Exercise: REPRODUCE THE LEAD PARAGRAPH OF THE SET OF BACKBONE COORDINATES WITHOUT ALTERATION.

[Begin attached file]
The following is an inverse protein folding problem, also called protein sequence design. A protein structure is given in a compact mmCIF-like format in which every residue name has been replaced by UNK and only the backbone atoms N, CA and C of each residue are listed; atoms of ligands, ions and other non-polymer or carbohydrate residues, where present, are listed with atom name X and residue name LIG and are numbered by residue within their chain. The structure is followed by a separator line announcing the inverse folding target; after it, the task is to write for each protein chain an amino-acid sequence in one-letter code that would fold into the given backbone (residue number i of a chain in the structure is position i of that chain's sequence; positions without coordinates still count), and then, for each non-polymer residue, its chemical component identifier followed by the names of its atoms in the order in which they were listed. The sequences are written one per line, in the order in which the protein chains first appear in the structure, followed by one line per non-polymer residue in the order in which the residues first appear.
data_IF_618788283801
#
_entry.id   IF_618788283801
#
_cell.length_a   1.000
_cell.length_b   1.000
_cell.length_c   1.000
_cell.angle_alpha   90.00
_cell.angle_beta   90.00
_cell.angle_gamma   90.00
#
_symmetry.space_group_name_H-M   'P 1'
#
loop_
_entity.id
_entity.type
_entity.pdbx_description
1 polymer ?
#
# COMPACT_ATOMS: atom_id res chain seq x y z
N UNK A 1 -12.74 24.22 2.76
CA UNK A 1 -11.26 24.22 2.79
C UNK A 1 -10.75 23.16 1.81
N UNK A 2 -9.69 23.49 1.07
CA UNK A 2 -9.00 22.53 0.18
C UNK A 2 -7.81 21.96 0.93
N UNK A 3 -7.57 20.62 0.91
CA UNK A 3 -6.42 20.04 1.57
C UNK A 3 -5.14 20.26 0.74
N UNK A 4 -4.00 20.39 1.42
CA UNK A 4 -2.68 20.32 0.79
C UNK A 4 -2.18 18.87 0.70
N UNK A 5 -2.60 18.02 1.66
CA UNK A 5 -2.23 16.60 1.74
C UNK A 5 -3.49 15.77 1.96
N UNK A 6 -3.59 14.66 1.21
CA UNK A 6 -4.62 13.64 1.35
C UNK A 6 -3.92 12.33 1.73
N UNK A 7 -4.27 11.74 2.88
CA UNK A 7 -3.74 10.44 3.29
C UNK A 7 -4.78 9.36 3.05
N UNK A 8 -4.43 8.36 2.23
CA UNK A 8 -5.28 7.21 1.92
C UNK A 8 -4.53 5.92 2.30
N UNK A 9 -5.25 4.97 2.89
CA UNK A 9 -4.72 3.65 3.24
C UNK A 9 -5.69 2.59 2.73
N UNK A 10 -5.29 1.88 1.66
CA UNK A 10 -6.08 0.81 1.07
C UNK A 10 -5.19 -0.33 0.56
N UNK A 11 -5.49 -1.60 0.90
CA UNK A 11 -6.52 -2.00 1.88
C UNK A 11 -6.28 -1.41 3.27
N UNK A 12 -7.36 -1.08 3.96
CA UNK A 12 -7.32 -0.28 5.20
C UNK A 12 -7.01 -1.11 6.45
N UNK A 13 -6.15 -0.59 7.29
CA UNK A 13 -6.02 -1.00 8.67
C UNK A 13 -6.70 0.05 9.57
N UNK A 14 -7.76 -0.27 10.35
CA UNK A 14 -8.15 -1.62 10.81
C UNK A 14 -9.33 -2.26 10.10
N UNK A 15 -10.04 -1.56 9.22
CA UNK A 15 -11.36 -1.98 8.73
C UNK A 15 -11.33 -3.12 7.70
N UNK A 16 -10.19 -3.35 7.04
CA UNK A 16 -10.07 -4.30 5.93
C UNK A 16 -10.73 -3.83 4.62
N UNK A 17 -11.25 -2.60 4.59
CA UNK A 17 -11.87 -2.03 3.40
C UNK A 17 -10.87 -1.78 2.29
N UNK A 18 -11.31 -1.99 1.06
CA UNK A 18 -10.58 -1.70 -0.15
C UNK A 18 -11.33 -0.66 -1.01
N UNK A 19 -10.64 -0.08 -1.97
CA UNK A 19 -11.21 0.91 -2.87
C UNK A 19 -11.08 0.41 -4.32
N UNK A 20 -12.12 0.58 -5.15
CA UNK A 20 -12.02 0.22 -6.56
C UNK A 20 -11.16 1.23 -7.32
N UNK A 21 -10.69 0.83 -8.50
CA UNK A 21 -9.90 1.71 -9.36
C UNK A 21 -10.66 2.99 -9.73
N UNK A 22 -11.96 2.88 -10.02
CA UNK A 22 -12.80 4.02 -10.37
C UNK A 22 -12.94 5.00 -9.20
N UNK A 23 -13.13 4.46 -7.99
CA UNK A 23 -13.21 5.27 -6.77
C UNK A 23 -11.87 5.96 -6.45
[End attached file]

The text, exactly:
The following is an inverse protein folding problem, also called protein sequence design. A protein structure is given in a compact mmCIF-like format in which every residue name has been replaced by UNK and only the backbone atoms N, CA and C of each residue are listed; atoms of ligands, ions and other non-polymer or carbohydrate residues, where present, are listed with atom name X and residue name LIG and are numbered by residue within their chain. The structure is followed by a separator line announcing the inverse folding target; after it, the task is to write for each protein chain an amino-acid sequence in one-letter code that would fold into the given backbone (residue number i of a chain in the structure is position i of that chain's sequence; positions without coordinates still count), and then, for each non-polymer residue, its chemical component identifier followed by the names of its atoms in the order in which they were listed. The sequences are written one per line, in the order in which the protein chains first appear in the structure, followed by one line per non-polymer residue in the order in which the residues first appear.